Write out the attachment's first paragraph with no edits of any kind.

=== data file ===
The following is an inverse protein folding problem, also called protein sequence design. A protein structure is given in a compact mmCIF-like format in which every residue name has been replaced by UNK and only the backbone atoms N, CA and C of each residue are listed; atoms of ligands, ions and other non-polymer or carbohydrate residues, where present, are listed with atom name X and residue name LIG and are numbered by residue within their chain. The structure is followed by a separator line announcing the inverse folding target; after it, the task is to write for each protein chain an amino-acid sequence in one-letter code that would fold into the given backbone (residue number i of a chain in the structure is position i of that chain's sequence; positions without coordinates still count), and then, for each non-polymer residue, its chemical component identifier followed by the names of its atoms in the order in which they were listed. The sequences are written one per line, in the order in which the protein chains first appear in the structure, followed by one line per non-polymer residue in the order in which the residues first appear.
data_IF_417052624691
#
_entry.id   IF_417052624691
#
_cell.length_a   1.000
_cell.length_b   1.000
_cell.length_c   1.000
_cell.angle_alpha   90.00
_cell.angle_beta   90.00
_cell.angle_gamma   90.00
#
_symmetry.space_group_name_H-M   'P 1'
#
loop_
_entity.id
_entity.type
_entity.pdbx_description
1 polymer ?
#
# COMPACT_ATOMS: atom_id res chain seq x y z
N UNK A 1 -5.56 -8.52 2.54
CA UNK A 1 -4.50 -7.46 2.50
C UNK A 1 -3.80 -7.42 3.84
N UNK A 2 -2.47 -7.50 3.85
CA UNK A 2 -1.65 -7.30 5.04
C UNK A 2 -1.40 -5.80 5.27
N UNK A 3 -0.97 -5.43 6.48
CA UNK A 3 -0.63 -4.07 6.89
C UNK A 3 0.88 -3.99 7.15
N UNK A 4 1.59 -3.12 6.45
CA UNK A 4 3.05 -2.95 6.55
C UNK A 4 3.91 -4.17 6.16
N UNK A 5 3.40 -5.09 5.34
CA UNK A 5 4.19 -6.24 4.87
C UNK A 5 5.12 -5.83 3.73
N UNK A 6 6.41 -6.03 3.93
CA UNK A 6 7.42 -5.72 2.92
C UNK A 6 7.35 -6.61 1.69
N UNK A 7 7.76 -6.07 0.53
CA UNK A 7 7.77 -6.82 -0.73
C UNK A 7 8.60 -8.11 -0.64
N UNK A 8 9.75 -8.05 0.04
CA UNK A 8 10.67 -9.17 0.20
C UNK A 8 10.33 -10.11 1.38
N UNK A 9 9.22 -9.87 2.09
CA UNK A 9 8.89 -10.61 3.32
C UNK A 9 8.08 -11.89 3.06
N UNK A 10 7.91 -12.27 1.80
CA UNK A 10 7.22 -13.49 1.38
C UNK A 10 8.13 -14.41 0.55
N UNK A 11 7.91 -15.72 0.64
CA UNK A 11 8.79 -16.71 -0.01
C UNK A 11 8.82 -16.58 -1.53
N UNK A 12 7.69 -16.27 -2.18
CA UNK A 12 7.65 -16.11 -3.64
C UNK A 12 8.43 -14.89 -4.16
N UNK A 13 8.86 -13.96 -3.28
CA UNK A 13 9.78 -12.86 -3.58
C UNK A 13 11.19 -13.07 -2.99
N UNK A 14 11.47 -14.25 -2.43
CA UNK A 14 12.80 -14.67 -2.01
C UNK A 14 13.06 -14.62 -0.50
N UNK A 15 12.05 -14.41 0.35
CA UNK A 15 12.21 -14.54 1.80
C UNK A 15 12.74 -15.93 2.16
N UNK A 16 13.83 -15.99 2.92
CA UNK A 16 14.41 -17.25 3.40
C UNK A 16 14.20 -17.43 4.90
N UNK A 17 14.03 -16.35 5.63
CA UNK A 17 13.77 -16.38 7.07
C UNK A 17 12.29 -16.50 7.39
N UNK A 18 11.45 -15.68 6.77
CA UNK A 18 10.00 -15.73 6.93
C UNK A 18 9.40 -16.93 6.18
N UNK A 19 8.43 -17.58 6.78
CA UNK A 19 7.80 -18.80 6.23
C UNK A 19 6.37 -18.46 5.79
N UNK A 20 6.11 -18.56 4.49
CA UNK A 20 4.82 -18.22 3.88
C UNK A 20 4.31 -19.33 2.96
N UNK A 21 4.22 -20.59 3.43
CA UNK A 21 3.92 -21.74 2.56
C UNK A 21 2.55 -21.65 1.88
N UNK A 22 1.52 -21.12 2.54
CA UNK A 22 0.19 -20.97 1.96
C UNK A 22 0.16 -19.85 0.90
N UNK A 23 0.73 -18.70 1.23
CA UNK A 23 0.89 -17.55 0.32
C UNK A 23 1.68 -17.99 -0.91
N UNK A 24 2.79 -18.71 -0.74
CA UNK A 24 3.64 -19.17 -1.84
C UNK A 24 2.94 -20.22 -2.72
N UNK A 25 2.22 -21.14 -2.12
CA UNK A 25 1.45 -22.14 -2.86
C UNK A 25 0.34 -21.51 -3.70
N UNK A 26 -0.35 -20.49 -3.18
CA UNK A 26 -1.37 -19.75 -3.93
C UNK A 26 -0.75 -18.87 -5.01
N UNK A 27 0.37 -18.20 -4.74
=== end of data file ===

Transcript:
The following is an inverse protein folding problem, also called protein sequence design. A protein structure is given in a compact mmCIF-like format in which every residue name has been replaced by UNK and only the backbone atoms N, CA and C of each residue are listed; atoms of ligands, ions and other non-polymer or carbohydrate residues, where present, are listed with atom name X and residue name LIG and are numbered by residue within their chain. The structure is followed by a separator line announcing the inverse folding target; after it, the task is to write for each protein chain an amino-acid sequence in one-letter code that would fold into the given backbone (residue number i of a chain in the structure is position i of that chain's sequence; positions without coordinates still count), and then, for each non-polymer residue, its chemical component identifier followed by the names of its atoms in the order in which they were listed. The sequences are written one per line, in the order in which the protein chains first appear in the structure, followed by one line per non-polymer residue in the order in which the residues first appear.